So you want to move to Canada, eh? Beautiful and lotsa wild, Canada has everything from rugged coastline to forested bays, wide waves of golden grain as far as the eye can see and mega-metropolitan modern cities. Hockey rules, cultures converge, and Canada reaches clear to the North Pole – really. With a thriving economy and land to expand, it seems like a great real estate investment opportunity. I looked and learned our neighbors to the north have a whole lot going for them, and they plan to keep it that way.
- I can just move to Canada if I want, right?
- Lots of people move to Canada for quality of life
- Canada is not the most expensive place in the world to live – but close
- You have a lot of ground to cover figuring out where the best place to invest in real estate is in Canada
- Oh! Canada Real Estate is Expensive
- Is real estate a good investment in Canada?
- Can US citizens buy investment real estate in Canada?
- Where is the best place for a US citizen to buy real estate in Canada?
- Taxes and fees are a big thing in Canada, especially for non-residents
- What happens when I sell investment property in Canada?
- From a Canadian perspective, rental yield rates & rental income jump
- Is buying a resort property in Canada an option?
- Are REITs an option for buying property in Canada?
I can just move to Canada if I want, right?
Moving to Canada is a standing comment in the US, during every election or military conflict. After all, they are just like us, right? and speak English, right? and they don’t really care if Americans come up there, they took all the Vietnam protestors, right?
Canada will let you spend your real estate investment funds there, and pay your taxes there, and come vacation. Then as a rule they want you to go home.
Moving to Canada is a lot harder than you might think. First, Canada is it’s own country, not an extension of the US like a lot of people seem to think. They make their own regulations and they are protective of their land and citizens. It is far easier for a British Commonwealth citizen, someone from a country the Crown has under their umbrella, to move to Canada and work than anyone from the US.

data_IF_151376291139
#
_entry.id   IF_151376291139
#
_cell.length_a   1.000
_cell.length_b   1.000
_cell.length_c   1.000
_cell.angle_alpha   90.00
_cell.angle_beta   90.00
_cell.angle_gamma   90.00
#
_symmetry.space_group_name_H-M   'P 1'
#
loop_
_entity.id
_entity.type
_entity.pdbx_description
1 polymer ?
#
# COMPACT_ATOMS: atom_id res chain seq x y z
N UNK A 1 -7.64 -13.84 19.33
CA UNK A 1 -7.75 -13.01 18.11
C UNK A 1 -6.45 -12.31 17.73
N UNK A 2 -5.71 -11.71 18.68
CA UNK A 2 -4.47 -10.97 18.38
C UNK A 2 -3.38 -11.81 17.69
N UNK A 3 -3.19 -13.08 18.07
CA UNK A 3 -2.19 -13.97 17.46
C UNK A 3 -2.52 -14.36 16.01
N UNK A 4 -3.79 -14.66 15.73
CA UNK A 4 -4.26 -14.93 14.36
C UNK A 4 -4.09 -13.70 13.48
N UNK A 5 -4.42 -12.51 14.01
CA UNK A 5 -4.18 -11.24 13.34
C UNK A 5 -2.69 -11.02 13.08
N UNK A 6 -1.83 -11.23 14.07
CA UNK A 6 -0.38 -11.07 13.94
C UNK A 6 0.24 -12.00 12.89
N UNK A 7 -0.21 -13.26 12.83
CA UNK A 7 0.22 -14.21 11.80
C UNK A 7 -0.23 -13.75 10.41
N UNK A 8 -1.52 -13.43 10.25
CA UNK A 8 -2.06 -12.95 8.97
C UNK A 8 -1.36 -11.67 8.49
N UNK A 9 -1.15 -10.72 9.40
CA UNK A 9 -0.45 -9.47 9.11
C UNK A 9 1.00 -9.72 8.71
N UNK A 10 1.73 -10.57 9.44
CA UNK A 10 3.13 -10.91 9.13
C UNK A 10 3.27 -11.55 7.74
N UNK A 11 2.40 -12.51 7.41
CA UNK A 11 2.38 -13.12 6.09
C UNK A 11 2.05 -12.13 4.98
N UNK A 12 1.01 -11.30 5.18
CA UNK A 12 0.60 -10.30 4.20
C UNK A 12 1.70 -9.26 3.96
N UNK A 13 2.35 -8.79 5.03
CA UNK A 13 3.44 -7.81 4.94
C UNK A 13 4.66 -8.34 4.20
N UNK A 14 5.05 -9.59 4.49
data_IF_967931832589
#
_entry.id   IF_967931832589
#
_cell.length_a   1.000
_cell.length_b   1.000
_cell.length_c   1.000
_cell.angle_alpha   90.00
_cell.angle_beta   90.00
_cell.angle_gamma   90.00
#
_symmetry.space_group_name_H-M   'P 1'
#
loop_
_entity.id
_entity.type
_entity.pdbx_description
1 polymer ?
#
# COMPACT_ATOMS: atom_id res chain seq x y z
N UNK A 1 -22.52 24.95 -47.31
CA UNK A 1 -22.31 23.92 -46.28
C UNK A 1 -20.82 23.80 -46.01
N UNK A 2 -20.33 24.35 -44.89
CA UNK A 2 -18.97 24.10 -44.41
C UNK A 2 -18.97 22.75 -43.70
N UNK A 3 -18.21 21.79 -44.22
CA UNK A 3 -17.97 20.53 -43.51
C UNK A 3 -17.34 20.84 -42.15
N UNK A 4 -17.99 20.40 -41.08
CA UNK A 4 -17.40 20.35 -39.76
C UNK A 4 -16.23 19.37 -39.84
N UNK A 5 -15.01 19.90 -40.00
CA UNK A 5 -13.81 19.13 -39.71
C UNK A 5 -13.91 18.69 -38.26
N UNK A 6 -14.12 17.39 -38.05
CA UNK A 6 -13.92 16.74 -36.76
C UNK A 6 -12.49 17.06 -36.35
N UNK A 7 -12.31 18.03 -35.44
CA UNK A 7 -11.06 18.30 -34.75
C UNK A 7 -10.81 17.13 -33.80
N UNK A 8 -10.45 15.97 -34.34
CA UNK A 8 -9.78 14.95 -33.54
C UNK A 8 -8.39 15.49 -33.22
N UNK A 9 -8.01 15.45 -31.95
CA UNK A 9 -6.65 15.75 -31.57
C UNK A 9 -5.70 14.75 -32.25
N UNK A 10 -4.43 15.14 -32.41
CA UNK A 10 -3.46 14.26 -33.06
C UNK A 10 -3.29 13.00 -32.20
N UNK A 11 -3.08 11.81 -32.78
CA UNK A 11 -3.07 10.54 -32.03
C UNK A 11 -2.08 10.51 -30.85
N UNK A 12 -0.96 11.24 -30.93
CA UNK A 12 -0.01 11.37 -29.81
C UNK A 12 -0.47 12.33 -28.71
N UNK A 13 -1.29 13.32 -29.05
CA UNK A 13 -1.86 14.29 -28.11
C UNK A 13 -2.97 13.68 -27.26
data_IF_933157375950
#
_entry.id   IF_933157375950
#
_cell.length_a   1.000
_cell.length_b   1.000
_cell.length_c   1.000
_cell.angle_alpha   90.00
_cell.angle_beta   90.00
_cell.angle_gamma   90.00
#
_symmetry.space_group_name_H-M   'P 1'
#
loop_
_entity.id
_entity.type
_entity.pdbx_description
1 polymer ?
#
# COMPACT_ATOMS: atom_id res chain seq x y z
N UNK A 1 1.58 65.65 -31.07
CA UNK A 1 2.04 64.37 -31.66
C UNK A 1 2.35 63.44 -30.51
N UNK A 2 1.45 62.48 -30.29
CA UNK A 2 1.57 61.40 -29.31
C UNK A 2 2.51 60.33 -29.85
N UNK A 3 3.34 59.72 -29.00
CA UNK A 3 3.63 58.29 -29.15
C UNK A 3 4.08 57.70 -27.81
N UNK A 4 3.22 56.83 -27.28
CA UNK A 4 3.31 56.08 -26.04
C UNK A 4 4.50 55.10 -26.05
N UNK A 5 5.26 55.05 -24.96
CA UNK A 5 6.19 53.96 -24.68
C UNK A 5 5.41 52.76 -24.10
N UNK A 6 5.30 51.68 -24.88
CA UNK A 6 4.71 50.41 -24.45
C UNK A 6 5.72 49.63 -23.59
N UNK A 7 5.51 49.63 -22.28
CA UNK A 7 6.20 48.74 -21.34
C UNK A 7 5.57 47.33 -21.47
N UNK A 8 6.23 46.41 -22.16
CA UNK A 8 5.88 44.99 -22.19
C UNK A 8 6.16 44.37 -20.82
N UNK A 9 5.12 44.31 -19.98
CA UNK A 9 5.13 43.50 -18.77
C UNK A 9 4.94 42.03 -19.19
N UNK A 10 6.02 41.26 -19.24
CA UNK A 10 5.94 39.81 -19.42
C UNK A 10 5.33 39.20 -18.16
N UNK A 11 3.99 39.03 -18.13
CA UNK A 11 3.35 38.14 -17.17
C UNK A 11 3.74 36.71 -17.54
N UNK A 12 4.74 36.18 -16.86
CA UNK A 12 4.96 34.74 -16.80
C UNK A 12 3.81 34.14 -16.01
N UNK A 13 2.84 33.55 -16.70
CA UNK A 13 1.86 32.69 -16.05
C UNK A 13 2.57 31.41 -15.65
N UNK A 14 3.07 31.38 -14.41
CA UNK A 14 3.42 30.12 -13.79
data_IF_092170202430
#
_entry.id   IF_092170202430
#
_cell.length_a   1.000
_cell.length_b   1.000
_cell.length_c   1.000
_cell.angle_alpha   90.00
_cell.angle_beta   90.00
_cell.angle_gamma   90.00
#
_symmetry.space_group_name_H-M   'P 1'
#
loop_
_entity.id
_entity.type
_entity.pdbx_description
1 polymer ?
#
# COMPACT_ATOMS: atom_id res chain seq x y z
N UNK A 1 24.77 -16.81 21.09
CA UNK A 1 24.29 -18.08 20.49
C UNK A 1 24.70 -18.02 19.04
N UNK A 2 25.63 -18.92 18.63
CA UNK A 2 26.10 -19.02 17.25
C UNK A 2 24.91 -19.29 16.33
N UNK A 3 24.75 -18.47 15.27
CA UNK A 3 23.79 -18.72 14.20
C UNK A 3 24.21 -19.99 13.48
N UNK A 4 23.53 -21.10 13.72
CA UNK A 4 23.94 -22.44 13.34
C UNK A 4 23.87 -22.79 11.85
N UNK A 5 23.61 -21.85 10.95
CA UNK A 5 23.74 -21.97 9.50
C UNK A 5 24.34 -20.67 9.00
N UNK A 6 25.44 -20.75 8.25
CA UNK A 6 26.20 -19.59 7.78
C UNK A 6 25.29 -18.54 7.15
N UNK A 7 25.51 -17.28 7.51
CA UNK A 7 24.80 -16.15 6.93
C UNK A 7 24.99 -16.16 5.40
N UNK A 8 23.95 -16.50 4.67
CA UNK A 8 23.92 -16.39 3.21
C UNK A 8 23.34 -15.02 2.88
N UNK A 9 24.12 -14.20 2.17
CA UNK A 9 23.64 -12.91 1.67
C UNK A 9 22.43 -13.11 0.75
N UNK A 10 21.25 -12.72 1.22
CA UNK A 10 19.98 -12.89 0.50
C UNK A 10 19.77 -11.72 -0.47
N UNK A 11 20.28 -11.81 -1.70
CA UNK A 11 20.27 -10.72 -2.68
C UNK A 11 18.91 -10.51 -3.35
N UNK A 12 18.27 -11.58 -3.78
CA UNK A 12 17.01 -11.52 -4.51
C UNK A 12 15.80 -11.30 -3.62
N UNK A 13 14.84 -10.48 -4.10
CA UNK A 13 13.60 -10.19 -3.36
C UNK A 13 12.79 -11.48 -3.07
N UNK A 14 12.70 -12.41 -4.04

To move to Canada, you have to possess job skills that are in high demand and unable to be filled by a Canadian. Generally a Commonwealth citizen with those skills will get preference first. Since Canadians tend to be pretty well educated, and attract citizens from Commonwealth abroad, there is a limit to what is available – mostly specific IT, medical, and engineering jobs.
Getting a visa is hard, period. Canada wants to know you can pay your bills, what your intentions are, and why you are there. And they will ask a lot of prying questions and will expect answers. It is a long process that is costly and time consuming with no guarantees for a work permit, let alone residency then citizenship application request.
Lots of people move to Canada for quality of life
While Canada falls mid-scale for quality of life regarding social services and the like, it still far outweighs the US for things like national health care, maternity leave, national assistance with job placement, and employment insurance. Canada protects jobs for Canadians first when a foreign company lands needing employees, and there is a rigid ratio and hiring system.
When quality of living standards are viewed, nearly every major town in Canada including Montreal, Toronto, and Vancouver all ranked well above any US city. They have universal healthcare, an active and progressive government, are multi-national and pretty comfortable about it, and have something for just about everyone from skiing to the arts to great cities. It is just nicer to live in most places in Canada, and they look out more for their citizens. It does come with a cost, though.